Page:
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Saturday, September 08, 2007

Who Gets the Surplus?



TR = total revenue to the firm
CS = consumer surplus (Wiki)
PS = producer surplus (Wiki)

1. If the price is set at $600:

CS = A
PS = B + C + E
TR = B + C + E +G

2. If the price is set at $400:

CS = A + B + C + D
PS = E + F
TR = E + F + G + H

3. If the price is set at $600, then dropped to $400:

CS = A + D
PS = B + C + E + F
TR = B + C + E + F + G + H

4. If there is a $100 rebate to those who paid $600:

CS = A + B + D
PS = C + E + F
TR = C + E + F + G + H

Change due to two-part pricing strategy (compare 2 to 3):

ΔCS = -(B+C)
ΔPS =  +((B+C)

Change due to rebate (Compare 3 to 4):

ΔCS = +B
ΔPS = -B

The dynamic two-part pricing strategy captures B+C for producers, and the rebate gives B back to consumers. For numbers, this article says iPhone sales at the end of September are projected to be 600,000-720,000, optimistically a million, and will reach 4,500,000 by the end of the year. I can't vouch for the accuracy of the projections, but based on those numbers, and the reports that the price cuts are in anticipation of the Holiday season, Q1=500,000 and Q2=4,500,000 seems reasonable. This then gives B = $50,000,000, and B+C = $100,000,000.

The pricing strategy could have been planned from the start, but it could also be that none of this is intentional, i.e. that demand was projected to be higher and the price cut is in recognition of the faulty forecast. The Street says:

Steve Jobs got up at a press conference, unexpectedly said that he was slashing the price of the iPhone and promptly declared victory, saying that the the move was one made out of strength and that it would push sales. ...

Now, if you can name a product in the annals of commerce that was introduced to great fanfare and shortly afterward had its price slashed to ribbons where that worked out to be a good thing, well, do let me know.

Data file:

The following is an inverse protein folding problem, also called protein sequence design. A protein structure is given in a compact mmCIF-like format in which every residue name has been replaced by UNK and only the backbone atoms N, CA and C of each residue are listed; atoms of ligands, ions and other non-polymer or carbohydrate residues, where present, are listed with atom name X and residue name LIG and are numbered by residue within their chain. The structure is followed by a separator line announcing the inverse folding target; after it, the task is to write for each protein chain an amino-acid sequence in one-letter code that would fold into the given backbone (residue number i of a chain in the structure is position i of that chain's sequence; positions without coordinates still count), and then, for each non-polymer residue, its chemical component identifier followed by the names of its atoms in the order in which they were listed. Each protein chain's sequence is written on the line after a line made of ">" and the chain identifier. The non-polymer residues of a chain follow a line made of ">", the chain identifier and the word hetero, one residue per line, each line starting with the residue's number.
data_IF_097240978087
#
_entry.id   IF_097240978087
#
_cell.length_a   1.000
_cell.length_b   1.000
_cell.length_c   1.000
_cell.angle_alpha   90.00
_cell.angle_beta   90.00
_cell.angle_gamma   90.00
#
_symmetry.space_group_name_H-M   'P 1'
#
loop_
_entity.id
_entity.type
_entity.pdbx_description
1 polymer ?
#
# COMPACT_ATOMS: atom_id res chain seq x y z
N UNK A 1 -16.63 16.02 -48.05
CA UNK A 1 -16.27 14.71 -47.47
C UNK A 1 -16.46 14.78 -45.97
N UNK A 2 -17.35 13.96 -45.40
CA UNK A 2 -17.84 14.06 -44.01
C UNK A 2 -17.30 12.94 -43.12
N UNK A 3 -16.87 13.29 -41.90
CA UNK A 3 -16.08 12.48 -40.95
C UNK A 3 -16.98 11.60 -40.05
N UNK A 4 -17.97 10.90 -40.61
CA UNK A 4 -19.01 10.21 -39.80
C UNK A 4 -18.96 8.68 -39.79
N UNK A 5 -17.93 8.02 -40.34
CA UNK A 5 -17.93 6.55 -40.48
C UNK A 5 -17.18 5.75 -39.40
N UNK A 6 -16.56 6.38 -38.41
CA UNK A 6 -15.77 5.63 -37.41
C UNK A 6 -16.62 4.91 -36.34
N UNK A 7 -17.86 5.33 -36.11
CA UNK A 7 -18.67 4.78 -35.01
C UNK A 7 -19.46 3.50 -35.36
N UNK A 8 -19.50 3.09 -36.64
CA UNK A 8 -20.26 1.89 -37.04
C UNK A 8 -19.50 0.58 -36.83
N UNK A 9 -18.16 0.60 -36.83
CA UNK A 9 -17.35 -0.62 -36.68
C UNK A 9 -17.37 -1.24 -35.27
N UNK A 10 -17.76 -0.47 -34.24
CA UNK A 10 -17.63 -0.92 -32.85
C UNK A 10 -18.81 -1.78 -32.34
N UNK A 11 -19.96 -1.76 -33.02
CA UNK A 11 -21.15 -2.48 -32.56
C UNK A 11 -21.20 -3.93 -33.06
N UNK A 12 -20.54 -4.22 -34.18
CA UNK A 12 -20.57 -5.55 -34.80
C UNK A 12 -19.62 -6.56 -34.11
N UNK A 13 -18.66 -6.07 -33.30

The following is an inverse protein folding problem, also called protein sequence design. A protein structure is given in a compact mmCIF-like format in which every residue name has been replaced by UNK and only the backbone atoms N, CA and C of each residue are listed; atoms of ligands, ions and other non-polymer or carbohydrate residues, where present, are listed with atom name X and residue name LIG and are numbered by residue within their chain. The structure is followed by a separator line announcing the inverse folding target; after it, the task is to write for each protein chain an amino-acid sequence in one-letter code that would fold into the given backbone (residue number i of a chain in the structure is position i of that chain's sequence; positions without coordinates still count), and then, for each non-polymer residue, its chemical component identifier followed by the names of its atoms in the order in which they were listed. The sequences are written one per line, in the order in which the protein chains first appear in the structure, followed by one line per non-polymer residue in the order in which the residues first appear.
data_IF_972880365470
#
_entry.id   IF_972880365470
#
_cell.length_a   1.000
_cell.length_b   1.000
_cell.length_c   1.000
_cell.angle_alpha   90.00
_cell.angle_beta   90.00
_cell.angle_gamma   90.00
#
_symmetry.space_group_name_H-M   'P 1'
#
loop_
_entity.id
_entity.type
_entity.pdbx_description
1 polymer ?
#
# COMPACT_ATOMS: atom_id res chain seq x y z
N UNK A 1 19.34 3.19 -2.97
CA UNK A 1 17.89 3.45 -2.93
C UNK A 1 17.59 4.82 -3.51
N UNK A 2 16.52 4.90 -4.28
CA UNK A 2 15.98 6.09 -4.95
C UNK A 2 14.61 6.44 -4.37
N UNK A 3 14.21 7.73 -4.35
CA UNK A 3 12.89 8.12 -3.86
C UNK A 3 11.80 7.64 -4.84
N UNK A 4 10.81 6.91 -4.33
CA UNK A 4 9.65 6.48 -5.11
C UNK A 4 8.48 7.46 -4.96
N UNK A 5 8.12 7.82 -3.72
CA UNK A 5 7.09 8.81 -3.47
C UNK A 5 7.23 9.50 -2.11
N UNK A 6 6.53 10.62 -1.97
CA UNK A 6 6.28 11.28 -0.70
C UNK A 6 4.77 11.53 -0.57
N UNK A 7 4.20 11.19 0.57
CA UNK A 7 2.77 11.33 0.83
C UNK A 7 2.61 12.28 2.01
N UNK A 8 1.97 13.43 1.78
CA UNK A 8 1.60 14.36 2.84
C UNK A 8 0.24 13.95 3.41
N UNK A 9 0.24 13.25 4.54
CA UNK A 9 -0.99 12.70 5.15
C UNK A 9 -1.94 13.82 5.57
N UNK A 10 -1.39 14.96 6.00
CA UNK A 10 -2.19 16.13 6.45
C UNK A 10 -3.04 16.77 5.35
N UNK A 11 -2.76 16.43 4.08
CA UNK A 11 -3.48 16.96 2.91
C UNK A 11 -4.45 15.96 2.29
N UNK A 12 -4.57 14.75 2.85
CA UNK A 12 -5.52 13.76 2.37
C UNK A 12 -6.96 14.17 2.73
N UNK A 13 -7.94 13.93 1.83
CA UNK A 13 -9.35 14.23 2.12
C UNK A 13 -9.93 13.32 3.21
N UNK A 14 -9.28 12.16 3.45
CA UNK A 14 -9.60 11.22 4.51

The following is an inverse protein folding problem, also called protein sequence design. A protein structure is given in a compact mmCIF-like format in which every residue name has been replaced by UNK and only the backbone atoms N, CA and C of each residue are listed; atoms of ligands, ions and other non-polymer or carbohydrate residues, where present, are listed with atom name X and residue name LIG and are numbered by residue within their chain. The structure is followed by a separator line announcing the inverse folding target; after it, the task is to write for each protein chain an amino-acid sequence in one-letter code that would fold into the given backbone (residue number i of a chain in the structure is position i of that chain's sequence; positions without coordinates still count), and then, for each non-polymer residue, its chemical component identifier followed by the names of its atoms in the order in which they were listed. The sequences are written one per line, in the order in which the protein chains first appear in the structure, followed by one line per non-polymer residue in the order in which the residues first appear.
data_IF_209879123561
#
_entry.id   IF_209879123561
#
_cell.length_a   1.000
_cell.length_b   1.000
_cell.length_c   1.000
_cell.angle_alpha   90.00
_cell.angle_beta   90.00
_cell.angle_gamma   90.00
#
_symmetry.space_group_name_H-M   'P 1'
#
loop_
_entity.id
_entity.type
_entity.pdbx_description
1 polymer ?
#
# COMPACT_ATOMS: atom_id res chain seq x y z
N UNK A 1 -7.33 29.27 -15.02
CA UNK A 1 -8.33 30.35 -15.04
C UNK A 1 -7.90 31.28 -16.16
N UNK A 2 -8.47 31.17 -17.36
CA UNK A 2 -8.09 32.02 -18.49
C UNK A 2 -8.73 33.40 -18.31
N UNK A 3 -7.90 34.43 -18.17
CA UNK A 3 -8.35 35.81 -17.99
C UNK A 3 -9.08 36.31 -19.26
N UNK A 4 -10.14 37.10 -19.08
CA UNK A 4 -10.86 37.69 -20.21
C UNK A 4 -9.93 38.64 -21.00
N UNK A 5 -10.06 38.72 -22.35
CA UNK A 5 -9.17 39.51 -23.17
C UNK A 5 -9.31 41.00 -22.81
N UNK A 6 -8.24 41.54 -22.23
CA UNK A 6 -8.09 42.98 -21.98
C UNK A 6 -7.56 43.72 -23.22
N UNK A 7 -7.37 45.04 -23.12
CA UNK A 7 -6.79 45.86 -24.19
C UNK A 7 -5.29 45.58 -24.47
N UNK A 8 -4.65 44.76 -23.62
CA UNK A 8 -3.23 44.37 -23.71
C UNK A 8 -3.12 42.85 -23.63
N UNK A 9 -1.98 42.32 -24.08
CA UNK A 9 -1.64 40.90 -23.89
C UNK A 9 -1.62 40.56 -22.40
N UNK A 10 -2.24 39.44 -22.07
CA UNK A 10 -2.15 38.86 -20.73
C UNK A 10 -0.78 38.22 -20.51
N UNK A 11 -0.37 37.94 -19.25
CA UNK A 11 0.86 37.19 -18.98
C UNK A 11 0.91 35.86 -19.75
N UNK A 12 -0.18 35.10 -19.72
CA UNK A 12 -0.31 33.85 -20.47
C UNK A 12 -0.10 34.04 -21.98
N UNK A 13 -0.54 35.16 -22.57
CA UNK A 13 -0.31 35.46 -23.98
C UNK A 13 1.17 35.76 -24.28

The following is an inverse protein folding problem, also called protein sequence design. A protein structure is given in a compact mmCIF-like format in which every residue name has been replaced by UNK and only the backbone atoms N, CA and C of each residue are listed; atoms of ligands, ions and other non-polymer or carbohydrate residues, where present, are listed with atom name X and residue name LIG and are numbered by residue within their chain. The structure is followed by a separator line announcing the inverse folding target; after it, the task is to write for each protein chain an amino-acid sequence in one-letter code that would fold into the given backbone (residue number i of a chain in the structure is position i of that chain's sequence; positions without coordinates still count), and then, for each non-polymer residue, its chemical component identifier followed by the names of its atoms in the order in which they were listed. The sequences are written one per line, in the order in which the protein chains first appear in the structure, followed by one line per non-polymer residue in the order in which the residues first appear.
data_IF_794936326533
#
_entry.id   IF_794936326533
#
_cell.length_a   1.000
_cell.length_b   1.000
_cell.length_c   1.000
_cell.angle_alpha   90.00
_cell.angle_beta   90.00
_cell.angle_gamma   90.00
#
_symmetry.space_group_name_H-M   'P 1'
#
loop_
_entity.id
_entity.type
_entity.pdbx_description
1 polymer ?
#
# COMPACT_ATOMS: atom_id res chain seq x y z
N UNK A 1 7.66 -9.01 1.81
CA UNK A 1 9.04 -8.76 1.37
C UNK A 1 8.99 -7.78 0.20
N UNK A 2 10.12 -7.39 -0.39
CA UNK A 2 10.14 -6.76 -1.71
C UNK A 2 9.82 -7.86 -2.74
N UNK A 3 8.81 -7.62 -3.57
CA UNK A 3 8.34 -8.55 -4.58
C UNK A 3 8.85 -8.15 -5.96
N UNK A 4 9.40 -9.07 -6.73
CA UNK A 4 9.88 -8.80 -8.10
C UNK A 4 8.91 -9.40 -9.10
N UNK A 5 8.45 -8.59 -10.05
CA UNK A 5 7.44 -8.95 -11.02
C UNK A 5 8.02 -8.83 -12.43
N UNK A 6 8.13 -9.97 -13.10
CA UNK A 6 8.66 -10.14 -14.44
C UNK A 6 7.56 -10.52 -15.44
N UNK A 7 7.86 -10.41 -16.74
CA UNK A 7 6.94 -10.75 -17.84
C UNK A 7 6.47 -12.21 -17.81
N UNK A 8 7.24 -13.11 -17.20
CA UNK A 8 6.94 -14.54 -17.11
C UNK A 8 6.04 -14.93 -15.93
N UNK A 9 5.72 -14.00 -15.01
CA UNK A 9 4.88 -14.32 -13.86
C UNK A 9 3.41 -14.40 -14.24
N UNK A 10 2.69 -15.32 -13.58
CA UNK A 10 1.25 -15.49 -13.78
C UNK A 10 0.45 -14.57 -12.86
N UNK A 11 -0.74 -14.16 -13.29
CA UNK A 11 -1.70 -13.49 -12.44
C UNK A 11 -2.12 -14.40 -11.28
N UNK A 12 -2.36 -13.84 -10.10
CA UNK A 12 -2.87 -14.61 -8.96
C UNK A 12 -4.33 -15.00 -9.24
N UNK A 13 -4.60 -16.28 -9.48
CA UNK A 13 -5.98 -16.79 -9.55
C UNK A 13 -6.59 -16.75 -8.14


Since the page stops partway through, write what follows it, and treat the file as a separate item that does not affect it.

Investor's Business Daily highlights the thoughts -- and I use that term lightly -- of an analyst who essentially says: This was the plan all along, to take an ax to the price by a factor of a third. Uh, dude, if it was the plan all along, they sure didn't account for the rebellion of the loyal Apple customers who waited in line for the higher-priced iPhone weeks back. Jobs had to rush out an apology and store credit to those suckers.

Clearly this analyst does not believe it was not an intentional strategy, though I'll note that the explanation above shows that an intentional price cut doesn't necessarily make the company worse off, though the $50 million dollar gain after the rebate would have to be balanced against any future costs due to unhappy customers.

[Note: the measurement of producer surplus depends upon the assumption that $400 is the competitive equilibrium price. The actual equilibrium price could be lower, e.g. there could be a three-part strategy where the price falls to $350 in a few months. It's easy to see how to extend the analysis to handle these cases and the basic message is the same, the price discrimination captures surplus for producers, and the rebate transfers some of the surplus back to consumers.]

[Update: See William Polley who predicted this might happen, and he says a bit more about the nature of the price discrimination.]

    Posted by on Saturday, September 8, 2007 at 12:33 AM in Economics | Permalink  TrackBack (0)  Comments (12)


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